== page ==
I still remember the feeling of existential dread as I waited outside my son’s classroom for our parent teacher conference. Eric’s fifth-grade year had been rocky from the start, with a September inpatient psychiatric hospitalization followed swiftly by more than a week in juvenile detention. The juvenile court judge released Eric to my sole custody.
Suddenly, just like that, I was a full-time single parent of a special needs child. I had no family close by and few friends I could rely on. I didn’t even know what respite care was. And I had three other children and a demanding job as a general education department chair at a local college. Because of Eric’s criminal charges, I was taking court-ordered parenting classes and meeting as many as 20 hours per week with required teams and specialists who thought that if I could just be a better parent, my son’s brain disorder would resolve itself.
Now I was resigned to go into yet another space where the people in charge would blame my poor parenting for my child’s inability to thrive. But something else happened instead, the beginning of a partnership that helped my child to complete his elementary school education successfully.
Eric’s teacher had been a single parent himself. Instead of meeting me with a judgmental stare, Mr. Marinelli gave me a warm smile. He apologized for the fact that conferences were taking place during school hours, knowing that I’d likely had some difficulty in taking time off work and arranging for childcare. He opened our meeting by asking me what I thought he could do to better support Eric in the classroom. Together, we brainstormed some ideas, including having Eric eat lunch with his teacher instead of his classmates to help him avoid triggers.
With frequent communication and partnership, Mr. Marinelli and I worked together to ensure that Eric survived his fifth-grade year and came back to complete elementary school in sixth grade.
Overcoming Assumptions Is Key
Single parent homes like mine are increasingly common. Globally, the United States has the highest numbers of children living in single parent households — nearly ¼ of all American children live in a single parent home. But too often our public school’s systems and processes are still designed for two-parent families. For example, consider the traditional back-to-school night from a single parent’s perspective: A 2019 Atlantic Monthly article noted: “Schools that don’t allow children to attend or provide childcare place single parents in a bind: Pay for childcare (if you can find it) or don’t attend.”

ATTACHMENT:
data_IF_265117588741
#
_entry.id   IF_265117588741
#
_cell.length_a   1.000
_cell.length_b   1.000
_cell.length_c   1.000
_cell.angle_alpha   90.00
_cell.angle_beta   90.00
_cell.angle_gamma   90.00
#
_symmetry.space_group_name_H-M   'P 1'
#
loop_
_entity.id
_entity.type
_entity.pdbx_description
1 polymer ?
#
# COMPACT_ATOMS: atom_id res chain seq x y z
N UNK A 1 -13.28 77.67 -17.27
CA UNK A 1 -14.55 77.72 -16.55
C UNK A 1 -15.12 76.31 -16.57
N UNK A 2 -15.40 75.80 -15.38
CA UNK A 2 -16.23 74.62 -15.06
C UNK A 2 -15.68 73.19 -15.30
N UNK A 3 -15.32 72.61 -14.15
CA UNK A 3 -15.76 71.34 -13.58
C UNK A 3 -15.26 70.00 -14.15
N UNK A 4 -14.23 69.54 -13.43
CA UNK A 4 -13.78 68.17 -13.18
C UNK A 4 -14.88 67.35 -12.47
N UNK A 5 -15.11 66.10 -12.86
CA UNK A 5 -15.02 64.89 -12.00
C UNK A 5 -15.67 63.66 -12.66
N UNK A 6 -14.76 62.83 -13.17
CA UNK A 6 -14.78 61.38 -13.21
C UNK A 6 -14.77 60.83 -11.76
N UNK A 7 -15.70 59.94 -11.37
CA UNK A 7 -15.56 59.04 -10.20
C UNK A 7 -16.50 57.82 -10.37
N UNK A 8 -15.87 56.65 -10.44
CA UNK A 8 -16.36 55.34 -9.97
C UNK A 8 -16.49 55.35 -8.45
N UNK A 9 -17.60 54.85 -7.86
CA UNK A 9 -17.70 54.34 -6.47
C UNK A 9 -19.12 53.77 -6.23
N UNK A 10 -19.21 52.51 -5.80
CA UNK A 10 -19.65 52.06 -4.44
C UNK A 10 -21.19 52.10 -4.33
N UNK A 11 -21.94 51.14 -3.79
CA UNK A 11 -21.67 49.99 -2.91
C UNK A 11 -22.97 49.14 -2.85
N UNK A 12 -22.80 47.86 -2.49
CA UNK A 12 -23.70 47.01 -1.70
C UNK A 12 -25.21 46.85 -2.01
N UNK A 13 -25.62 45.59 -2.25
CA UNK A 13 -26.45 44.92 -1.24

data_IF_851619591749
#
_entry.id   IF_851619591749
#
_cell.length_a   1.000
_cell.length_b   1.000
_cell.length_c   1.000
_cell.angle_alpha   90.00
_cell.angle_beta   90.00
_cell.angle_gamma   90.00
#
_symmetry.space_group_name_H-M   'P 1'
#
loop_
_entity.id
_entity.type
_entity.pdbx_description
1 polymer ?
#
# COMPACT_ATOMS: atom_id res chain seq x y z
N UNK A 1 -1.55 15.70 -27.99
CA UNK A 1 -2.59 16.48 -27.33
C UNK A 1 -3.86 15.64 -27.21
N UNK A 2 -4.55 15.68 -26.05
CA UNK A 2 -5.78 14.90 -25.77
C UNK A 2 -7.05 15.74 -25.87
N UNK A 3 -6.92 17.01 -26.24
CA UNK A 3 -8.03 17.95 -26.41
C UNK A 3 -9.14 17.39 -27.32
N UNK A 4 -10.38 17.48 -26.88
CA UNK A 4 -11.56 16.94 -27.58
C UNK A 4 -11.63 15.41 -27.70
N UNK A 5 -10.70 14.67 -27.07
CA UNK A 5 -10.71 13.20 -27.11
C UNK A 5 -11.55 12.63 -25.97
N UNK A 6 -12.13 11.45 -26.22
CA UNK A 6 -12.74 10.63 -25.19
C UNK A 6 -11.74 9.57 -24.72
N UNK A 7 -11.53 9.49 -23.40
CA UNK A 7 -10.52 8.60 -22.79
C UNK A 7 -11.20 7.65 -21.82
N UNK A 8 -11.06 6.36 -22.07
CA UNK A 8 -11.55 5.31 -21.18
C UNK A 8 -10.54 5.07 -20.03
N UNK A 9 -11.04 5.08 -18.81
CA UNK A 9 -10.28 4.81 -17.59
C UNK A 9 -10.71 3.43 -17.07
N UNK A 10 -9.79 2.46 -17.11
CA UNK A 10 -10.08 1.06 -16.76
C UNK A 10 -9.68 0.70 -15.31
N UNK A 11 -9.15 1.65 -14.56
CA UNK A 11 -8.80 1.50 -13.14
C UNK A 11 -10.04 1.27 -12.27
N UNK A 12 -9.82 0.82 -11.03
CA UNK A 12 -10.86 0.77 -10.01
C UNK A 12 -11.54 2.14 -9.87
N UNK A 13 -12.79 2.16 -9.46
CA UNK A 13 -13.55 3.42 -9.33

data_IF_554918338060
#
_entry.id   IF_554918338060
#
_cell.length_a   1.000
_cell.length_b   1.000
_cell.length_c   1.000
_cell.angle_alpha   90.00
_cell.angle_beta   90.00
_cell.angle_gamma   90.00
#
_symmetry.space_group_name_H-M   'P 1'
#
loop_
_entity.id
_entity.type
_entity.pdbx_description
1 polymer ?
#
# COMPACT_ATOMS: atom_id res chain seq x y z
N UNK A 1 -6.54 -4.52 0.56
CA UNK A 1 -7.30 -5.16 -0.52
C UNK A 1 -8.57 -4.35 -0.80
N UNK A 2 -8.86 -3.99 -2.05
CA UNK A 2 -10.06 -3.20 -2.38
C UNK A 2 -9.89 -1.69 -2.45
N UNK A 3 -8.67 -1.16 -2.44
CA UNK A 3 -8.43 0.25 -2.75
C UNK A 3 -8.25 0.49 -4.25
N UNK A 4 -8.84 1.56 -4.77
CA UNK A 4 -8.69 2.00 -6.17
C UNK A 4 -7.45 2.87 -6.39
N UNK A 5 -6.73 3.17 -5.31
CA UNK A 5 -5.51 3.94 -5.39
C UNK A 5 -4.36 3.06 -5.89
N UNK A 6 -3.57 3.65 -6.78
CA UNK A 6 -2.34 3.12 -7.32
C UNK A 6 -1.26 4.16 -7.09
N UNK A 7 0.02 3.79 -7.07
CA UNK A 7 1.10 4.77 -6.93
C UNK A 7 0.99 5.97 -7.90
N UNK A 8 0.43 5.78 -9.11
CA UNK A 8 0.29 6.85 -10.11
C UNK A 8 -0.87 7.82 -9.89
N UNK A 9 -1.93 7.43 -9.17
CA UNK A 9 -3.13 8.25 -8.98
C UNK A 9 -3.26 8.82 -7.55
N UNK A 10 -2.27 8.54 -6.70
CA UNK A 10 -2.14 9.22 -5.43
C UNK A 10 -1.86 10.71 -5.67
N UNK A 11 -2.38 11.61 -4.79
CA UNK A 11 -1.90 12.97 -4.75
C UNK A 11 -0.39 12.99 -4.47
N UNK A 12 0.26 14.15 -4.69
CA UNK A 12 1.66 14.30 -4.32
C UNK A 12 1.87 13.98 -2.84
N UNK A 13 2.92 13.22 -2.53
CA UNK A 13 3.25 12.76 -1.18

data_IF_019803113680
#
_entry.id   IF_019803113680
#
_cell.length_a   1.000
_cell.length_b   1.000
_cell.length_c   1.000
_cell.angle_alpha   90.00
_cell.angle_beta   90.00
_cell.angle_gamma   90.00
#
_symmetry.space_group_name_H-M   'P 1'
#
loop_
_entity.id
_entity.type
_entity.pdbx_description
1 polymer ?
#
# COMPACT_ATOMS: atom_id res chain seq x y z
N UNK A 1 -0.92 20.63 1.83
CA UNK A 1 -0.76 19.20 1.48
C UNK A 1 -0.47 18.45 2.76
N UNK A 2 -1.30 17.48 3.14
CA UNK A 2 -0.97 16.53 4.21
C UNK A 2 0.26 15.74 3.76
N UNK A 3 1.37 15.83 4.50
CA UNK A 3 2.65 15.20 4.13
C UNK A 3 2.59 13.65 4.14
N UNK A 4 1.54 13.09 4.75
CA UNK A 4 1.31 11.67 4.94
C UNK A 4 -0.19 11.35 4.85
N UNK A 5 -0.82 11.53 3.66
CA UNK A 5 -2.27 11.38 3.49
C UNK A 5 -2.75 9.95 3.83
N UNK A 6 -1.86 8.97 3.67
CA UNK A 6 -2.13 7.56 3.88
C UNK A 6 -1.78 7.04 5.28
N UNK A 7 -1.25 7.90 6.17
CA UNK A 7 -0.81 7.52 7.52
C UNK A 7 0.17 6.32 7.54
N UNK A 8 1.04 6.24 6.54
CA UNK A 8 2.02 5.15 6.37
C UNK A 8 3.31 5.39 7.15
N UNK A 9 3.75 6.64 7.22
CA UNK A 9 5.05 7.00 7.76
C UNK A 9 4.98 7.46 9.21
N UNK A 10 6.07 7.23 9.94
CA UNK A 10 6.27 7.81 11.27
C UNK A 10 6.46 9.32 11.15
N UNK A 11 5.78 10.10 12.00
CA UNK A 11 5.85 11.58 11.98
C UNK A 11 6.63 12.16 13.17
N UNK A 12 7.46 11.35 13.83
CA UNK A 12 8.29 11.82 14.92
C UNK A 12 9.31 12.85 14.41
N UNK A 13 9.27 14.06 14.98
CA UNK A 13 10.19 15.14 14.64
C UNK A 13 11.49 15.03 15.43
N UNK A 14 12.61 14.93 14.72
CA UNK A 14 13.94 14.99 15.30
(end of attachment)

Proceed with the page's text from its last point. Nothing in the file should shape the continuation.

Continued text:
As my son’s teacher understood, single parents are balancing many responsibilities. They may not be able to meet during regular hours. They may feel overwhelmed some or most of the time, which explains why they may initially seem defensive or hard to work with.
In a viral 2019 PopSugar post, Suzanne Hayes shared her response to her daughter’s teacher about a missing homework assignment that captured the self-blame and shame many single parents feel: “My daughter didn’t have her homework done because, quite frankly, I failed her as a mother that week. There was no village, no husband, no nanny, and no friend down the road to jump in and help me.”
On the other hand, researchers have found that parents’ fear of conflict, confrontation, and blame is actually mutual — teachers feel this way about parents too. A 2018 qualitative study of parents’ and teachers’ experiences in working with children who had autism spectrum disorder found that “parents and teachers experience negative emotions, such as guilt and frustration, because of the numerous assumptions they make about each other. These assumptions are often made without confirming evidence.” In other words, what teachers don’t know about parents — and vice versa — can harm their mutual goal of successfully educating the child.